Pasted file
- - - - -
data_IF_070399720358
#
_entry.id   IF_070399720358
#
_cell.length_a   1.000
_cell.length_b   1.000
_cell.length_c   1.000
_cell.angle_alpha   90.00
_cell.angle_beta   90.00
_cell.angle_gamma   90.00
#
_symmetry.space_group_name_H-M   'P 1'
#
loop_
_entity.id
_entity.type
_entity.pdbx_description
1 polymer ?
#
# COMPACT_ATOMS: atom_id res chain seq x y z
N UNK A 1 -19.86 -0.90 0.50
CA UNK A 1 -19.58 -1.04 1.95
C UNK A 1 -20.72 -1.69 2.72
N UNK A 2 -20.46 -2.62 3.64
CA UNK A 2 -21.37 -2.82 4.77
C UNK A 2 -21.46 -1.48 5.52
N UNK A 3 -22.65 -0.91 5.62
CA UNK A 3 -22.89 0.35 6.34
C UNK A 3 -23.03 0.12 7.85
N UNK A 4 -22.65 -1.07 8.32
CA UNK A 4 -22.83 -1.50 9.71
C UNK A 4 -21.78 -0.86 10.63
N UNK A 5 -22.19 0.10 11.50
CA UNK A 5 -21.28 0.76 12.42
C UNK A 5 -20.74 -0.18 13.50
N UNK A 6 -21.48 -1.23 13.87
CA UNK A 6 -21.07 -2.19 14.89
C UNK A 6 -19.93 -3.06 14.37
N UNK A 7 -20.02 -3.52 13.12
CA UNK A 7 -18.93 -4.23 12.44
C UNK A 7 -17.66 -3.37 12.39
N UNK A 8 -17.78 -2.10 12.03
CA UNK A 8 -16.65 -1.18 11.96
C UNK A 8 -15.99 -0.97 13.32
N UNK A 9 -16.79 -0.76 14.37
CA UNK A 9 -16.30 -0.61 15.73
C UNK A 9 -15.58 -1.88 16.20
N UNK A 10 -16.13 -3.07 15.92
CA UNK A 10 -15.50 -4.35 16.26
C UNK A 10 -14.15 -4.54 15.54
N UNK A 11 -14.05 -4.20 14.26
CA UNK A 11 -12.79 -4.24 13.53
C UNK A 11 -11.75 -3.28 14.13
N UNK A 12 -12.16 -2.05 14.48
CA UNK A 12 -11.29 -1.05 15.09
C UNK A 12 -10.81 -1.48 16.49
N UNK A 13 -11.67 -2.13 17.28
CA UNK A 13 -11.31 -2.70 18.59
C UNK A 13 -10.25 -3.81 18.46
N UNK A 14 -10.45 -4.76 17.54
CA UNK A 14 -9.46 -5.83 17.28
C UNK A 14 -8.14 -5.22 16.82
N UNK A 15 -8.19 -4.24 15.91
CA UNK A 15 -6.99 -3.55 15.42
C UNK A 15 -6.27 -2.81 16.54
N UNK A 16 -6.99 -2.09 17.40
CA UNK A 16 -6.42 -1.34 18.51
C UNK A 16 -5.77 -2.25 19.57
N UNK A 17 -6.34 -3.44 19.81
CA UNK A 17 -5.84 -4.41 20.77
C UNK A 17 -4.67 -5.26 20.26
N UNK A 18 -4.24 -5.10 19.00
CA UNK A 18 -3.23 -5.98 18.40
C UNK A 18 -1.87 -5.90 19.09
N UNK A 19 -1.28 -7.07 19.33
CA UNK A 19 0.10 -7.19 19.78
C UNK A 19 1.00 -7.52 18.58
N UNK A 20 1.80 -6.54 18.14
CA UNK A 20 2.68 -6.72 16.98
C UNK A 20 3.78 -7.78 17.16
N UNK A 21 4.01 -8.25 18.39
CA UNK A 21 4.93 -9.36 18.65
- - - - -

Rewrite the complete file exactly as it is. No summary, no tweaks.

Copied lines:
data_IF_070399720358
#
_entry.id   IF_070399720358
#
_cell.length_a   1.000
_cell.length_b   1.000
_cell.length_c   1.000
_cell.angle_alpha   90.00
_cell.angle_beta   90.00
_cell.angle_gamma   90.00
#
_symmetry.space_group_name_H-M   'P 1'
#
loop_
_entity.id
_entity.type
_entity.pdbx_description
1 polymer ?
#
# COMPACT_ATOMS: atom_id res chain seq x y z
N UNK A 1 -19.86 -0.90 0.50
CA UNK A 1 -19.58 -1.04 1.95
C UNK A 1 -20.72 -1.69 2.72
N UNK A 2 -20.46 -2.62 3.64
CA UNK A 2 -21.37 -2.82 4.77
C UNK A 2 -21.46 -1.48 5.52
N UNK A 3 -22.65 -0.91 5.62
CA UNK A 3 -22.89 0.35 6.34
C UNK A 3 -23.03 0.12 7.85
N UNK A 4 -22.65 -1.07 8.32
CA UNK A 4 -22.83 -1.50 9.71
C UNK A 4 -21.78 -0.86 10.63
N UNK A 5 -22.19 0.10 11.50
CA UNK A 5 -21.28 0.76 12.42
C UNK A 5 -20.74 -0.18 13.50
N UNK A 6 -21.48 -1.23 13.87
CA UNK A 6 -21.07 -2.19 14.89
C UNK A 6 -19.93 -3.06 14.37
N UNK A 7 -20.02 -3.52 13.12
CA UNK A 7 -18.93 -4.23 12.44
C UNK A 7 -17.66 -3.37 12.39
N UNK A 8 -17.78 -2.10 12.03
CA UNK A 8 -16.65 -1.18 11.96
C UNK A 8 -15.99 -0.97 13.32
N UNK A 9 -16.79 -0.76 14.37
CA UNK A 9 -16.30 -0.61 15.73
C UNK A 9 -15.58 -1.88 16.20
N UNK A 10 -16.13 -3.07 15.92
CA UNK A 10 -15.50 -4.35 16.26
C UNK A 10 -14.15 -4.54 15.54
N UNK A 11 -14.05 -4.20 14.26
CA UNK A 11 -12.79 -4.24 13.53
C UNK A 11 -11.75 -3.28 14.13
N UNK A 12 -12.16 -2.05 14.48
CA UNK A 12 -11.29 -1.05 15.09
C UNK A 12 -10.81 -1.48 16.49
N UNK A 13 -11.67 -2.13 17.28
CA UNK A 13 -11.31 -2.70 18.59
C UNK A 13 -10.25 -3.81 18.46
N UNK A 14 -10.45 -4.76 17.54
CA UNK A 14 -9.46 -5.83 17.28
C UNK A 14 -8.14 -5.22 16.82
N UNK A 15 -8.19 -4.24 15.91
CA UNK A 15 -6.99 -3.55 15.42
C UNK A 15 -6.27 -2.81 16.54
N UNK A 16 -6.99 -2.09 17.40
CA UNK A 16 -6.42 -1.34 18.51
C UNK A 16 -5.77 -2.25 19.57
N UNK A 17 -6.34 -3.44 19.81
CA UNK A 17 -5.84 -4.41 20.77
C UNK A 17 -4.67 -5.26 20.26
N UNK A 18 -4.24 -5.10 19.00
CA UNK A 18 -3.23 -5.98 18.40
C UNK A 18 -1.87 -5.90 19.09
N UNK A 19 -1.28 -7.07 19.33
CA UNK A 19 0.10 -7.19 19.78
C UNK A 19 1.00 -7.52 18.58
N UNK A 20 1.80 -6.54 18.14
CA UNK A 20 2.68 -6.72 16.98
C UNK A 20 3.78 -7.78 17.16
N UNK A 21 4.01 -8.25 18.39
CA UNK A 21 4.93 -9.36 18.65